Monika Schleier-Smith is an Associate Professor in the Physics Department at Stanford University.   She received her Ph.D. from the Massachusetts Institute of Technology, following undergraduate studies at Harvard University, and subsequently pursued postdoctoral research at the LMU Munich and Max Planck Institute of Quantum Optics. Her current research centers on advancing optical control of interactions among laser-cooled atoms, with an eye towards applications in quantum simulation, metrology, and computation.  She has pioneered techniques and ideas for simulating phenomena of condensed-matter physics and quantum gravity using tools of atomic physics, and developed protocols in quantum control for entanglement-enhanced sensing.

Academic Appointments

Administrative Appointments

  • Executive Committee Member, Q-FARM, Stanford-SLAC Quantum Science and Engineering Initiative (2019 - Present)
  • Faculty Senator, Stanford University (2020 - 2022)

Honors & Awards

  • Fellow, American Physical Society (2021)
  • I. I. Rabi Prize in Atomic, Molecular, and Optical Physics, American Physical Society (2021)
  • MacArthur Fellowship, MacArthur Foundation (2020)
  • Presidential Early Career Award for Scientists and Engineers (PECASE), Department of Defense (2019)
  • NSF CAREER Award, National Science Foundation (2018)
  • Cottrell Scholar Award, Research Corporation (2017)
  • Hellman Fellowship, Hellman Fellows Fund (2015)
  • AFOSR Young Investigator Award, Air Force Office of Scientific Research (2014)
  • Alfred P. Sloan Research Fellowship, Alfred P. Sloan Foundation (2014)

Boards, Advisory Committees, Professional Organizations

  • Member-at-Large of the Executive Committee, Division of Atomic, Molecular, and Optical Physics (DAMOP), American Physical Society (APS) (2020 - 2023)
  • Member of the Board of Directors, Fannie and John Hertz Foundation (2019 - 2022)
  • Editorial Board Member, PRX Quantum (2020 - 2023)

Professional Education

  • Ph.D., Massachusetts Institute of Technology, Physics (2011)
  • A.B., Harvard University, Chemistry & Physics, Mathematics (2005)

Current Research and Scholarly Interests

In between the few­-particle realm where we have mastered quantum mechanics and the macroscopic domain describable by classical physics, there lies a broad swath of territory where quantum effects are relevant but still largely out of our control and partly beyond our comprehension. This territory includes metrological instruments whose precision is limited by the quantum projection noise of millions of atoms; and materials whose bulk properties emerge from many-­body interactions intractable to simulation on classical computers. Professor Schleier­-Smith’s research aims to advance our control and understanding of many­-particle quantum systems by engineering new quantum states and Hamiltonians with ensembles of laser-cooled atoms.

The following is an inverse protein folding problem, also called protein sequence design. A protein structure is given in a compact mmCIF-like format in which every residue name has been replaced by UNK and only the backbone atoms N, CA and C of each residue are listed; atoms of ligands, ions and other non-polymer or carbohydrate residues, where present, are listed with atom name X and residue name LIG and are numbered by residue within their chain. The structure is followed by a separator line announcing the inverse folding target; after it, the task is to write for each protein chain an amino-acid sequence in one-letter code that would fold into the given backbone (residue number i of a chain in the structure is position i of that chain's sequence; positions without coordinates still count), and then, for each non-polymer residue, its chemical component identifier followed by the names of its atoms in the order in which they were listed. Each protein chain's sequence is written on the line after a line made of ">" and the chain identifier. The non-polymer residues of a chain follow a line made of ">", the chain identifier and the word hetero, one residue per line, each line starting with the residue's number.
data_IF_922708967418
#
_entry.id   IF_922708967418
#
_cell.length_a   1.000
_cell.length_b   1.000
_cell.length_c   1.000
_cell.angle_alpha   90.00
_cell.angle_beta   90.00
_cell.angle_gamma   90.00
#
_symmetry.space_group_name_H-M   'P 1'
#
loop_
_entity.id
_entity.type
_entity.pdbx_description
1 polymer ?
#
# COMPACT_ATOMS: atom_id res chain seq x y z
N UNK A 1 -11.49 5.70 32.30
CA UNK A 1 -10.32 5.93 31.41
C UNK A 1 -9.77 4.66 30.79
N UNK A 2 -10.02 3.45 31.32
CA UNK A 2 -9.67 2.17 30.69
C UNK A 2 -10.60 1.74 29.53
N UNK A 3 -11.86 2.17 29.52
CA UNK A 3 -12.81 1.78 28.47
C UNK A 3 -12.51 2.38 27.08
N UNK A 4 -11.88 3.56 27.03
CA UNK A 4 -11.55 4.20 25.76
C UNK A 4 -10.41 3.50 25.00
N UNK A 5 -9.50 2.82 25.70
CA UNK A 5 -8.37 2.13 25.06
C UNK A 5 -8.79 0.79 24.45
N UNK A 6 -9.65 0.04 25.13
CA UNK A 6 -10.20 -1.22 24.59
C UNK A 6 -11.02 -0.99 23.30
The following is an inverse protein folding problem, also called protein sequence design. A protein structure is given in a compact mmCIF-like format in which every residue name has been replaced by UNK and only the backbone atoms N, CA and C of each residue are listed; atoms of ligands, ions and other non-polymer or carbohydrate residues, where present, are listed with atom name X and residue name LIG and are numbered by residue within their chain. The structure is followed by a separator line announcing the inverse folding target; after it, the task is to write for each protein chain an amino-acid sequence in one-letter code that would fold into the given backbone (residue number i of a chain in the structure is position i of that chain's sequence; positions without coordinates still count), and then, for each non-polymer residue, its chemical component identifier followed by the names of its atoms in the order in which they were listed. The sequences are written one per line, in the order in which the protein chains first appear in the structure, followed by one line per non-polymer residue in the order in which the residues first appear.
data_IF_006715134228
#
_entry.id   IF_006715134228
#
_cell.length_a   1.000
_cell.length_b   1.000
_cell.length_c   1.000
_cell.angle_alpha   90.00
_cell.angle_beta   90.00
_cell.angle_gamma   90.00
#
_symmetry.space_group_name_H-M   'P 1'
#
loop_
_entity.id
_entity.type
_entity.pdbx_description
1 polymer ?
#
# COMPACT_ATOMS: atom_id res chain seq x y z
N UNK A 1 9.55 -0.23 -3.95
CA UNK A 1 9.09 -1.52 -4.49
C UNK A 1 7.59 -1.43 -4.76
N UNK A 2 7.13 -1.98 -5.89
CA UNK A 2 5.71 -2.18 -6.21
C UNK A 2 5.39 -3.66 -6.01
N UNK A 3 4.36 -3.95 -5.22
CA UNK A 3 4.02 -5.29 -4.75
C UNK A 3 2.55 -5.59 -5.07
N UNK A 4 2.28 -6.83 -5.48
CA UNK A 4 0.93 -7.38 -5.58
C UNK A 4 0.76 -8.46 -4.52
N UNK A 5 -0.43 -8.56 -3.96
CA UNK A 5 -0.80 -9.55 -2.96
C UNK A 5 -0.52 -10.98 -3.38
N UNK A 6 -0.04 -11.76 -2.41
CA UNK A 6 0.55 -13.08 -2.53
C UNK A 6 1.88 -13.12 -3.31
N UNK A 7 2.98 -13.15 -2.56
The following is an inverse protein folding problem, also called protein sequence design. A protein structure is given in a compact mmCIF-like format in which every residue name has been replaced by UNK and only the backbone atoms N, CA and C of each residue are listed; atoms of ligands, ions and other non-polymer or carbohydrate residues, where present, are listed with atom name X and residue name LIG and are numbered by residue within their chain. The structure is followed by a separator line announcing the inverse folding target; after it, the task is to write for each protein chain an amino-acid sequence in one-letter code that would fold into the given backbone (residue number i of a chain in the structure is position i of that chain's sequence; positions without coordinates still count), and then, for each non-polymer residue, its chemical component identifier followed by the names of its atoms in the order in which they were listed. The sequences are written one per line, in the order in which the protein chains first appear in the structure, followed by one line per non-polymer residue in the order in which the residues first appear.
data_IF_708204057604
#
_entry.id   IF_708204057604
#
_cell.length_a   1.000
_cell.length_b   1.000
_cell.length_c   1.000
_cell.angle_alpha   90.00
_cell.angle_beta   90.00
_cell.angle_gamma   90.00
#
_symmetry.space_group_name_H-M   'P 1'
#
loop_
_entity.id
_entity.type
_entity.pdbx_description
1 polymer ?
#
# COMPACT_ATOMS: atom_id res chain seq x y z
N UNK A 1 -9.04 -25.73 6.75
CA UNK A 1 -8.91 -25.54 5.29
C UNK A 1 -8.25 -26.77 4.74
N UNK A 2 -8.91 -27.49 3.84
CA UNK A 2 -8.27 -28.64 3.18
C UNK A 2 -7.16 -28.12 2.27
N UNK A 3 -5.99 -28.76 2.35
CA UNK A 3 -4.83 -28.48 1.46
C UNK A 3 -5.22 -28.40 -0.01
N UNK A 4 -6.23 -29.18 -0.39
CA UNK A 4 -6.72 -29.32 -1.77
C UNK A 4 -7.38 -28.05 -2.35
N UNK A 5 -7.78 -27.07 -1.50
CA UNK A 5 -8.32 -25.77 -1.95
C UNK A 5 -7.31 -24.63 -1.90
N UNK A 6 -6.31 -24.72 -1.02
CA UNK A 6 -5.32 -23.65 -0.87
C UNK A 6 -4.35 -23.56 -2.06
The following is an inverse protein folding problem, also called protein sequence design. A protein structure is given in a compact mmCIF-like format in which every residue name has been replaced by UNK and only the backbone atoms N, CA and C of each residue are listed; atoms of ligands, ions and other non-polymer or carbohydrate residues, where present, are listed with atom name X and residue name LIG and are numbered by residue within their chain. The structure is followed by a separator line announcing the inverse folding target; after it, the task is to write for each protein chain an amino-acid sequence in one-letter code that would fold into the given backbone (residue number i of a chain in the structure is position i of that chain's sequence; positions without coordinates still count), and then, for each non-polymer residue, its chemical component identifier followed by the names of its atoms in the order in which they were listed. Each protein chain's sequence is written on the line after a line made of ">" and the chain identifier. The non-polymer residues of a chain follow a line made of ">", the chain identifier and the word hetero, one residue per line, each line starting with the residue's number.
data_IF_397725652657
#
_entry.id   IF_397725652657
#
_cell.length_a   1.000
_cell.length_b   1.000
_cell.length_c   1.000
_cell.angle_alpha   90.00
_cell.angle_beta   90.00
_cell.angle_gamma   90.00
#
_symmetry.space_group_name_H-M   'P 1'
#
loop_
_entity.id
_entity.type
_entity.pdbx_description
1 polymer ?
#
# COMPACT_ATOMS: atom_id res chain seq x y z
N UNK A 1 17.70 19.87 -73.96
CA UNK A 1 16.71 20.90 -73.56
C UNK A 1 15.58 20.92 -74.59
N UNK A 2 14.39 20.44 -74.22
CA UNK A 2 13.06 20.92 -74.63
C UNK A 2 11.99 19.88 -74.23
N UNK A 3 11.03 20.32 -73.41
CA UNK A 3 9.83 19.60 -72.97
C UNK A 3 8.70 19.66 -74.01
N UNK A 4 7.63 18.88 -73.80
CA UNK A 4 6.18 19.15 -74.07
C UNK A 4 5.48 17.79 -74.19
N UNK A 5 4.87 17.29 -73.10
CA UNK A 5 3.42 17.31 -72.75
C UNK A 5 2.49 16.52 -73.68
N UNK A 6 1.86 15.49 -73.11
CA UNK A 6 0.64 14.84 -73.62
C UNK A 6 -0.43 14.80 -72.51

2023-24 Courses

Stanford Advisees

All Publications

  • Graph states of atomic ensembles engineered by photon-mediated entanglement NATURE PHYSICS Cooper, E. S., Kunkel, P., Periwal, A., Schleier-Smith, M. 2024
  • Spin Squeezing by Rydberg Dressing in an Array of Atomic Ensembles. Physical review letters Hines, J. A., Rajagopal, S. V., Moreau, G. L., Wahrman, M. D., Lewis, N. A., Marković, O., Schleier-Smith, M. 2023; 131 (6): 063401


    We report on the creation of an array of spin-squeezed ensembles of cesium atoms via Rydberg dressing, a technique that offers optical control over local interactions between neutral atoms. We optimize the coherence of the interactions by a stroboscopic dressing sequence that suppresses super-Poissonian loss. We thereby prepare squeezed states of N=200 atoms with a metrological squeezing parameter ξ^{2}=0.77(9) quantifying the reduction in phase variance below the standard quantum limit. We realize metrological gain across three spatially separated ensembles in parallel, with the strength of squeezing controlled by the local intensity of the dressing light. Our method can be applied to enhance the precision of tests of fundamental physics based on arrays of atomic clocks and to enable quantum-enhanced imaging of electromagnetic fields.

    View details for DOI 10.1103/PhysRevLett.131.063401

    View details for PubMedID 37625064

  • Programmable interactions and emergent geometry in an arrayof atom clouds. Nature Periwal, A., Cooper, E. S., Kunkel, P., Wienand, J. F., Davis, E. J., Schleier-Smith, M. 1800; 600 (7890): 630-635